Before choosing equity release, make sure to check the fine print of your agreement as terms and conditions will vary between lenders and products. 

If you adhere to the guidelines, there is no reason why your home should be repossessed. 

In the unlikely event that the property is repossessed, this will not change the fact that you can live in your home for the rest of your life.

Top Tips for Equity Release 

Make Comparisons

Before jumping into a decision, consider the options available. There are more than 100 types of equity release products available, from lump-sum options to lifetime mortgages, interest-serviced, drawdown and home reversion. Make sure to compare the different options available to find the best type of equity release for your needs.

Only Borrow What You Need

The longer the period of borrowing and the more that you borrow, the more interest you will be charged on your equity release. Although you may want to try and maximise the amount of funds you are able to enjoy in the short-term, this will result in the repayment of a greater amount of interest in the future. Before exploring equity release, make sure you know exactly how much you actually need.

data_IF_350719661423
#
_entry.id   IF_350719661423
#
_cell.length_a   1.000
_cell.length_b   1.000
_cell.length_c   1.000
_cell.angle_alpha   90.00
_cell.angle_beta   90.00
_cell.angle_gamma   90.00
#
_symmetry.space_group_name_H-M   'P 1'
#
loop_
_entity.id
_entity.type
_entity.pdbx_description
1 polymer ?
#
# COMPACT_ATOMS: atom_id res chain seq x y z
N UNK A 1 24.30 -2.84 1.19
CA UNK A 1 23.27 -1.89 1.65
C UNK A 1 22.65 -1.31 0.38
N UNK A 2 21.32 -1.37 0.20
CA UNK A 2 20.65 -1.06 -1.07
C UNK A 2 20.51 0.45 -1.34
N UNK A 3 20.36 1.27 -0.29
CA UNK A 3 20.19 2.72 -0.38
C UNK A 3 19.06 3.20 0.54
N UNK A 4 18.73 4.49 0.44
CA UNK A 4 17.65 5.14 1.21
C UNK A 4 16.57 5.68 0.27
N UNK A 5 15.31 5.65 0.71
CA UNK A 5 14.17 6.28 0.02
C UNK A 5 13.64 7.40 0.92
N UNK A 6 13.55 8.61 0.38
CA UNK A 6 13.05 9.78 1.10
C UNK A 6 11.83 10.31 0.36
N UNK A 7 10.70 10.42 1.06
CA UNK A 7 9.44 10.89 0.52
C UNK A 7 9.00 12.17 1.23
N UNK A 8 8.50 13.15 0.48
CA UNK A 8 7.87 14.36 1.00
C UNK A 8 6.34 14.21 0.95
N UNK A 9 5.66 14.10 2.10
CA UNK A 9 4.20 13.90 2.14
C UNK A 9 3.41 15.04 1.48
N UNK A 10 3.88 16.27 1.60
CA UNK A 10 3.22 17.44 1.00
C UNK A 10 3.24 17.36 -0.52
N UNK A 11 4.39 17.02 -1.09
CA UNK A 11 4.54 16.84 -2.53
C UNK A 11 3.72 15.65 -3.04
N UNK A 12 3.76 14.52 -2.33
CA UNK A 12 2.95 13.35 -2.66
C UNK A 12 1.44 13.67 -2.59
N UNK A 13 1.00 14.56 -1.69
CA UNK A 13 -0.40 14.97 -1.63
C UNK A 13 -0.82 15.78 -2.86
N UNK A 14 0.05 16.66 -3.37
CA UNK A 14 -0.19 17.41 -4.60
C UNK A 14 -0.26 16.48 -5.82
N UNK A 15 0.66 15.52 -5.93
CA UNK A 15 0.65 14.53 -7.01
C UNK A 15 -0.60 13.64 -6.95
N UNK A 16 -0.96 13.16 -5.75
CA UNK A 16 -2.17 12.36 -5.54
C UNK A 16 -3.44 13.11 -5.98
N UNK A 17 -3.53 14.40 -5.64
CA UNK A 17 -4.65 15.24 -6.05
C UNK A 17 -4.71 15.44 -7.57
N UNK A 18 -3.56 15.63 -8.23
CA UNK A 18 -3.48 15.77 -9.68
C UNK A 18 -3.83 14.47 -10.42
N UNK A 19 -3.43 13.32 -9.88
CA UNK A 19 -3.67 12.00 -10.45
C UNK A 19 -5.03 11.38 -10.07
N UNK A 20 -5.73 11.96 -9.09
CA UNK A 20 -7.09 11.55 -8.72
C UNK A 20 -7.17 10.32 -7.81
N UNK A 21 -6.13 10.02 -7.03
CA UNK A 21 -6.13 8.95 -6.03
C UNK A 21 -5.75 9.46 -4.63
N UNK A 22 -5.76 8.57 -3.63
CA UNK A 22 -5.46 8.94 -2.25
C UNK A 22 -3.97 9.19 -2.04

Read the Terms & Conditions

Equity release will vary between equity release providers and the type of equity release product. Make sure you have clear the terms of your agreement and the options that are available to you such as early repayment or putting money aside for inheritance.

Check Your State Benefits

Many pensioners depend on state benefits such as government pension which is based on an assessment of income. If you receive a large lump sum from equity release, it has the potential to affect your state benefits. Always check beforehand how your equity release plan might impact these benefits.

Article author

Katy Davies

I am a keen reader and writer and have been helping to write and produce the legal content for the site since the launch.   I studied for a law degree at Manchester University and I use that theoretical experience, as well as my practical experience as a solicitor, to help produce legal content which I hope you find helpful.

Outside of work, I love the snow and am a keen snowboarder.  Most winters you will see me trying to get away for long weekends to the slopes in Switzerland or France.

Email – katy@helpandadvice.co.uk

LinkedIn – Connect with me